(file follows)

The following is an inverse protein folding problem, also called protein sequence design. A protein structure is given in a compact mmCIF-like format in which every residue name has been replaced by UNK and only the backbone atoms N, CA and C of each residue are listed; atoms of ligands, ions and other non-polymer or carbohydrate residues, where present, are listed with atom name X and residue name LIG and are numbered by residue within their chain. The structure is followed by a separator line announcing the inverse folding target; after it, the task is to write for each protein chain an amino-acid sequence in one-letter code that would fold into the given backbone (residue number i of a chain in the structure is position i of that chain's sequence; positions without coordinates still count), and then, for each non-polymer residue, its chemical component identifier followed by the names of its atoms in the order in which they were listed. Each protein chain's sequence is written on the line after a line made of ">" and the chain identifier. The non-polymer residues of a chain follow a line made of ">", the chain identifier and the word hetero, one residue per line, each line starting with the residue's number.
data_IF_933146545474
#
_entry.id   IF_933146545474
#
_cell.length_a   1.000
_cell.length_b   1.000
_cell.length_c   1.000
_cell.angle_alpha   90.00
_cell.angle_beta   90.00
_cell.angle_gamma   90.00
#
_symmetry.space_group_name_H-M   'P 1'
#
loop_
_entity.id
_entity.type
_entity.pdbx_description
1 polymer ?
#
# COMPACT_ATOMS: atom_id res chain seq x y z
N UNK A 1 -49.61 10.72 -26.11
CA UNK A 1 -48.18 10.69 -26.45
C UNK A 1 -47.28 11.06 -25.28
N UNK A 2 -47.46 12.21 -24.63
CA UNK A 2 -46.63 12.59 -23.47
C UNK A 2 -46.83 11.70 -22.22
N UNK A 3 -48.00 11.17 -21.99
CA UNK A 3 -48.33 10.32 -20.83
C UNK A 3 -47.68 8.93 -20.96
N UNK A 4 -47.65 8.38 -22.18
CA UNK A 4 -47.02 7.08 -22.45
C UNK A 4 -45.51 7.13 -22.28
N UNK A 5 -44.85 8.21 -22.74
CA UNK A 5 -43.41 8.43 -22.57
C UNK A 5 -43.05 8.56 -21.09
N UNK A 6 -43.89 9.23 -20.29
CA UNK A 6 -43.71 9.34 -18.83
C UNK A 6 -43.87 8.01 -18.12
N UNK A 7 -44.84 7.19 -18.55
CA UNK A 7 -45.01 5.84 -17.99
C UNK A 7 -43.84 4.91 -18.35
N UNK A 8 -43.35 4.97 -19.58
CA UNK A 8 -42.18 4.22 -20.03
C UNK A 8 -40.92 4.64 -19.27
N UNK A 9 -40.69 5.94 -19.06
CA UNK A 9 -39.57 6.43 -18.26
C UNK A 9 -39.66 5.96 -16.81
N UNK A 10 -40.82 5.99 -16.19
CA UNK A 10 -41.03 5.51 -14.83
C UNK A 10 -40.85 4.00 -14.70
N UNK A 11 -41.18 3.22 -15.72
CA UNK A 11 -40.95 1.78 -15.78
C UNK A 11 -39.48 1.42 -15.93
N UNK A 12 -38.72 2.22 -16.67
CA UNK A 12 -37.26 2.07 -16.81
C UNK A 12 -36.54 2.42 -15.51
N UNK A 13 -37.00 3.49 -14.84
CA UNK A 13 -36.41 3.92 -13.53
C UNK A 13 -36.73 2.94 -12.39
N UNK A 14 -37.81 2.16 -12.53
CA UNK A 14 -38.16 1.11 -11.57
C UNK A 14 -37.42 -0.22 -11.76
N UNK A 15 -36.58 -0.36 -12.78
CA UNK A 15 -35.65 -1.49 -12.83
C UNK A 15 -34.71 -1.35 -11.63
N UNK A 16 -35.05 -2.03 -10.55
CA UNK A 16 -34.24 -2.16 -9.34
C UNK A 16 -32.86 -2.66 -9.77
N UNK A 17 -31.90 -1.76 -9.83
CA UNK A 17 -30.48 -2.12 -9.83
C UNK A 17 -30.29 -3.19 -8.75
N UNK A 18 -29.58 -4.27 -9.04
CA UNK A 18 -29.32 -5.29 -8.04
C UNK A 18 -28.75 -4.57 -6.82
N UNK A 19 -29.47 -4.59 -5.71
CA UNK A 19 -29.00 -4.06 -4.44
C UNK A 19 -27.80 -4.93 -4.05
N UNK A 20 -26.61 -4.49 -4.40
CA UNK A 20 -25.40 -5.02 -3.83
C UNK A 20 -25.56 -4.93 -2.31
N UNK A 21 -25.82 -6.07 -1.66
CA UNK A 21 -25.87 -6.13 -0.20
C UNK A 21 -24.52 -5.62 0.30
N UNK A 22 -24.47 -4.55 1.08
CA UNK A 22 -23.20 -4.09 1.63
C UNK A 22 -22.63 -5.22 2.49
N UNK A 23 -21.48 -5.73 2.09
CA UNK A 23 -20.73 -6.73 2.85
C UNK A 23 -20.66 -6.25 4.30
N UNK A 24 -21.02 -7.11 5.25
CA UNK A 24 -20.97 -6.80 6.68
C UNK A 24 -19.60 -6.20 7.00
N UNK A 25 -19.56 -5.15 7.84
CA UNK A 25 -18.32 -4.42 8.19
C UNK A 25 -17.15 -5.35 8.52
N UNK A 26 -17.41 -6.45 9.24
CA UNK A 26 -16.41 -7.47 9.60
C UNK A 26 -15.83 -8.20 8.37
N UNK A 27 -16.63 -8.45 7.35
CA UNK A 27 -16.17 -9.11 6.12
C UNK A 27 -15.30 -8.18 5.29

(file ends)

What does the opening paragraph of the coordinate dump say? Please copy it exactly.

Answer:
The following is an inverse protein folding problem, also called protein sequence design. A protein structure is given in a compact mmCIF-like format in which every residue name has been replaced by UNK and only the backbone atoms N, CA and C of each residue are listed; atoms of ligands, ions and other non-polymer or carbohydrate residues, where present, are listed with atom name X and residue name LIG and are numbered by residue within their chain. The structure is followed by a separator line announcing the inverse folding target; after it, the task is to write for each protein chain an amino-acid sequence in one-letter code that would fold into the given backbone (residue number i of a chain in the structure is position i of that chain's sequence; positions without coordinates still count), and then, for each non-polymer residue, its chemical component identifier followed by the names of its atoms in the order in which they were listed. Each protein chain's sequence is written on the line after a line made of ">" and the chain identifier. The non-polymer residues of a chain follow a line made of ">", the chain identifier and the word hetero, one residue per line, each line starting with the residue's number.